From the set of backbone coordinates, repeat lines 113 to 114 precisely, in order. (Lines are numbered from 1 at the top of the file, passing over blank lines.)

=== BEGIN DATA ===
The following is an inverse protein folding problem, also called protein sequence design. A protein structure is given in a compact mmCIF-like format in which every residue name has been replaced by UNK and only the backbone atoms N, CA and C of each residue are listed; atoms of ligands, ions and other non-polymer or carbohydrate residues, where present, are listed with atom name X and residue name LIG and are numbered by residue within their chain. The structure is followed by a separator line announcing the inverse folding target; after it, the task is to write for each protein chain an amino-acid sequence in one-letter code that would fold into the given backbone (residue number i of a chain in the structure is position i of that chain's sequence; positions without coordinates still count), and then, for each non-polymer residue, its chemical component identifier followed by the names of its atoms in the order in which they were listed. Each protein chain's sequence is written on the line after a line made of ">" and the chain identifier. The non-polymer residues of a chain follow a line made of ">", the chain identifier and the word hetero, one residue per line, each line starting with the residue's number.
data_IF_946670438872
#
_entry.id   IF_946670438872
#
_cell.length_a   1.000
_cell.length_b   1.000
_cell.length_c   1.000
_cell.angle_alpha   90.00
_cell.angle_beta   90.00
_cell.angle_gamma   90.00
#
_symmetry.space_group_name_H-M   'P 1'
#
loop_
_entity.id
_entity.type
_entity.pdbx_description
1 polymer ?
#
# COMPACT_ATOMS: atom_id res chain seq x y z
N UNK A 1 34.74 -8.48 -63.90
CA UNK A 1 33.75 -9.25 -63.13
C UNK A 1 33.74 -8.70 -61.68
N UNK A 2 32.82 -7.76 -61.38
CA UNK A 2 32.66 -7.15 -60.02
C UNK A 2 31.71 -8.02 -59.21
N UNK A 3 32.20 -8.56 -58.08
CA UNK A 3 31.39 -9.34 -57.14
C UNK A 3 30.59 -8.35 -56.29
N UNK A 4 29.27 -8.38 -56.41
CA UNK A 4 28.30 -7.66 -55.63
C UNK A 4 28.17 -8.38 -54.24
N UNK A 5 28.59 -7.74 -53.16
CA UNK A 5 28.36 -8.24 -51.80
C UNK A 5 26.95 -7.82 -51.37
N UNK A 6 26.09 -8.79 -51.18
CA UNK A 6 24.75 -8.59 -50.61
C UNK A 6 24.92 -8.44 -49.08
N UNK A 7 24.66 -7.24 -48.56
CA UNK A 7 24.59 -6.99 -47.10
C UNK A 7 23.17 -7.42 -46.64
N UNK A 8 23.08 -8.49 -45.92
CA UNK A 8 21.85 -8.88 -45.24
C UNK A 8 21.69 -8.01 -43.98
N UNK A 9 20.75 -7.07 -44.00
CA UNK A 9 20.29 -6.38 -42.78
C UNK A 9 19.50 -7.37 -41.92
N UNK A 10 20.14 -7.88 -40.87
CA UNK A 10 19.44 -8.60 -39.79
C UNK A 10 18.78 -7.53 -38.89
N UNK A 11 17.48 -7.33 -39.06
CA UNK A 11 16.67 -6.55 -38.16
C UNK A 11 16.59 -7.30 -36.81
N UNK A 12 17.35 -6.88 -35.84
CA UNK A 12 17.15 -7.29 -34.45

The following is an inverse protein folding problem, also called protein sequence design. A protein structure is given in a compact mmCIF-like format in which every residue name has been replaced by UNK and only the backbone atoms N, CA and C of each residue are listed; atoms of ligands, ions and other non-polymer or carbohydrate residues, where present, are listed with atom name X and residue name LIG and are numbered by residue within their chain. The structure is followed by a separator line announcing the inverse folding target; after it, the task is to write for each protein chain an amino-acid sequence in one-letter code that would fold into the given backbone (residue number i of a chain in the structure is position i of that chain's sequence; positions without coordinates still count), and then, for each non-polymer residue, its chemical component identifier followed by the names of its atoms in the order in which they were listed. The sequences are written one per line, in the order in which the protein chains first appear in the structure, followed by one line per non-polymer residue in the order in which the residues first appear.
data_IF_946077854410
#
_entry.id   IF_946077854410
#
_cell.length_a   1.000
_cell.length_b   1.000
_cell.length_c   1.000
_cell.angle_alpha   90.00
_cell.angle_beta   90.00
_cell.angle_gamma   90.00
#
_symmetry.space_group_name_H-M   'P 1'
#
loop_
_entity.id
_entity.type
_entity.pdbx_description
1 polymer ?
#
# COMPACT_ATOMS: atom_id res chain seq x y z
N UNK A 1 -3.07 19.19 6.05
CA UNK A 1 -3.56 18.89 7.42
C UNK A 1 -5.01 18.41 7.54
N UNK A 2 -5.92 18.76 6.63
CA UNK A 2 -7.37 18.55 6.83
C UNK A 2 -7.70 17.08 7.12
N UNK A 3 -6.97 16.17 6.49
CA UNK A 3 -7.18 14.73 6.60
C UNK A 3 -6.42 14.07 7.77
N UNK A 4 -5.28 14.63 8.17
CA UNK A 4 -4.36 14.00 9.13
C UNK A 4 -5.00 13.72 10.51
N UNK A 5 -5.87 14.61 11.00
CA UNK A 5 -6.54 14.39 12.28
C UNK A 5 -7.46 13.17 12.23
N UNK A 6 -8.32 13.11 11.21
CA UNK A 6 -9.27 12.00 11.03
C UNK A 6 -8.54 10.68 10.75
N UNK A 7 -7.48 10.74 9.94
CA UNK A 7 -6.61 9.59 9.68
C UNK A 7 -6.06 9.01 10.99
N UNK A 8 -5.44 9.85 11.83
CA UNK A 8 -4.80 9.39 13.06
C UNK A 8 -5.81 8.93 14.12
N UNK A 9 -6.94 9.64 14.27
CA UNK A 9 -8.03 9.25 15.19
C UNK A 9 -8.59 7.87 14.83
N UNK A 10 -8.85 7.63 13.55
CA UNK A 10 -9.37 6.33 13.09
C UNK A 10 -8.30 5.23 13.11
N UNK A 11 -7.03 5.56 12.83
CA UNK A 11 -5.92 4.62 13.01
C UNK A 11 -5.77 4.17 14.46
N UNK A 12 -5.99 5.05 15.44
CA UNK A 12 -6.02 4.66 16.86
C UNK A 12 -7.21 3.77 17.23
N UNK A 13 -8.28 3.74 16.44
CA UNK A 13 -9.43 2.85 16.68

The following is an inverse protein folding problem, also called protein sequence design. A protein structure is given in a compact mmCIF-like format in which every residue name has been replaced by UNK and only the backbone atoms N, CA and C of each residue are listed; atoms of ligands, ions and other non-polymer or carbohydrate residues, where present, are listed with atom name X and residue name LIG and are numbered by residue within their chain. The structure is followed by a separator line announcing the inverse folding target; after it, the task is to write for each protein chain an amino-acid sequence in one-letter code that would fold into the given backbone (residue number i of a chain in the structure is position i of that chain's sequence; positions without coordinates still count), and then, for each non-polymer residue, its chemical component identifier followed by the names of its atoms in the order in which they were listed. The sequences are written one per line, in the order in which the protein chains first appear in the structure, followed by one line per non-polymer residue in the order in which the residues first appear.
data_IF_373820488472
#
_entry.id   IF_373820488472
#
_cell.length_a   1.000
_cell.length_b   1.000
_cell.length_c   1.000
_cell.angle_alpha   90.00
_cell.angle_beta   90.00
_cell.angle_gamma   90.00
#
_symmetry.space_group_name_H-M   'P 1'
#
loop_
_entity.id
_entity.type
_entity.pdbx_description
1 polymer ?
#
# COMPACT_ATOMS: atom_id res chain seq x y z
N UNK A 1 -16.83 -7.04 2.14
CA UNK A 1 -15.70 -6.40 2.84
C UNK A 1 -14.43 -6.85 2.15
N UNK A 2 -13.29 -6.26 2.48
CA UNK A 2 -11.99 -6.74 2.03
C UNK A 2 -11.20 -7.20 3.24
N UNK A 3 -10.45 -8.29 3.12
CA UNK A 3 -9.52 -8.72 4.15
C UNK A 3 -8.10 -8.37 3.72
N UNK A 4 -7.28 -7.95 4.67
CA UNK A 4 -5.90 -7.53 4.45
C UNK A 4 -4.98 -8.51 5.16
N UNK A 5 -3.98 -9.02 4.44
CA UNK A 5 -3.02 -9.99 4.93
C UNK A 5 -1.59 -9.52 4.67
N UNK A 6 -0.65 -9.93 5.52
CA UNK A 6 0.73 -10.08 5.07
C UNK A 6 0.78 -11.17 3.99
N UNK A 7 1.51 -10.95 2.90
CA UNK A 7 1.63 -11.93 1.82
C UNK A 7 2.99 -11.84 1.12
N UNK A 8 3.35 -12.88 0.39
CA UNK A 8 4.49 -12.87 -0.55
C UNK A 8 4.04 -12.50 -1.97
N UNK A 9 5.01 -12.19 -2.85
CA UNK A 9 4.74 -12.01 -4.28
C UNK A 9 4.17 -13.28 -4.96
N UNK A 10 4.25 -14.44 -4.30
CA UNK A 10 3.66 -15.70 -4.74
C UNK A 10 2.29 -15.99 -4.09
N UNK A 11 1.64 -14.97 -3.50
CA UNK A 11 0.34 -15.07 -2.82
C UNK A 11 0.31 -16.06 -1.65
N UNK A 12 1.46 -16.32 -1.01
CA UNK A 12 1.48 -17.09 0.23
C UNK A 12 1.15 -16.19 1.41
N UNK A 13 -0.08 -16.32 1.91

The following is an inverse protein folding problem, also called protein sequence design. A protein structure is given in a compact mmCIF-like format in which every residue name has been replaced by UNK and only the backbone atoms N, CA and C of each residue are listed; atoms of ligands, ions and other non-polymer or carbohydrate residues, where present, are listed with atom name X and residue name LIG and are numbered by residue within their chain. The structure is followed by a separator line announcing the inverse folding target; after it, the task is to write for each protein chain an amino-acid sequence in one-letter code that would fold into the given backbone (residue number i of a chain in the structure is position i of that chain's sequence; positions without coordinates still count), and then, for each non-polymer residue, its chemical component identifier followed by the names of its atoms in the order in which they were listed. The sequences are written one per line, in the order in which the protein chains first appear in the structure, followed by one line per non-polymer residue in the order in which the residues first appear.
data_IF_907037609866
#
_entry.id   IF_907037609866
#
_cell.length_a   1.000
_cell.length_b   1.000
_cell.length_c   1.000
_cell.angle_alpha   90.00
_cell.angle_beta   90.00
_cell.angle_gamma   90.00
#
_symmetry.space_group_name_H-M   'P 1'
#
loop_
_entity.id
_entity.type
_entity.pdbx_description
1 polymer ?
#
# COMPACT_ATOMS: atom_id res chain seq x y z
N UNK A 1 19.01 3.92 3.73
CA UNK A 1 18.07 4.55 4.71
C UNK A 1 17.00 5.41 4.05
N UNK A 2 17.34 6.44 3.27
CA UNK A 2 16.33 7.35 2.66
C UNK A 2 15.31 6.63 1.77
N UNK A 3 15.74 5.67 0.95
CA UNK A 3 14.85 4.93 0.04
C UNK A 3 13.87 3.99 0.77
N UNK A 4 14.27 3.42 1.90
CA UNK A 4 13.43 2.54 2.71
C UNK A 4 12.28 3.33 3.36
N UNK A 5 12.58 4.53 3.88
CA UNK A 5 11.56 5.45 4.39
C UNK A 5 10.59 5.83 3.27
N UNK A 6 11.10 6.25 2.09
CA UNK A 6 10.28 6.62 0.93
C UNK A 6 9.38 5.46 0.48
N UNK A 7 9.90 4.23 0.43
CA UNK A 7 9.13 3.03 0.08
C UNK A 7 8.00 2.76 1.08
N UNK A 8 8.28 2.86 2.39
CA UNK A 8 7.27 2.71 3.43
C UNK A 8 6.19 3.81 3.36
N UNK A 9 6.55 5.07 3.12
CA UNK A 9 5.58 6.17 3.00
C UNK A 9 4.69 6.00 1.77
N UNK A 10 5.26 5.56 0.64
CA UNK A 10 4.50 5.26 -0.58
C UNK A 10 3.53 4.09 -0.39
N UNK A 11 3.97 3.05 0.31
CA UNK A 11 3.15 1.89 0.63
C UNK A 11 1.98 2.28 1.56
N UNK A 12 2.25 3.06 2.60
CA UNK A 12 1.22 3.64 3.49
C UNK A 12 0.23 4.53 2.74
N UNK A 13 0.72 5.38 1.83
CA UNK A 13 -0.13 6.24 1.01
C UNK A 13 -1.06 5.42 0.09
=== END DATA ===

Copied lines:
C UNK A 12 -7.21 3.77 17.23
N UNK A 13 -8.28 3.74 16.44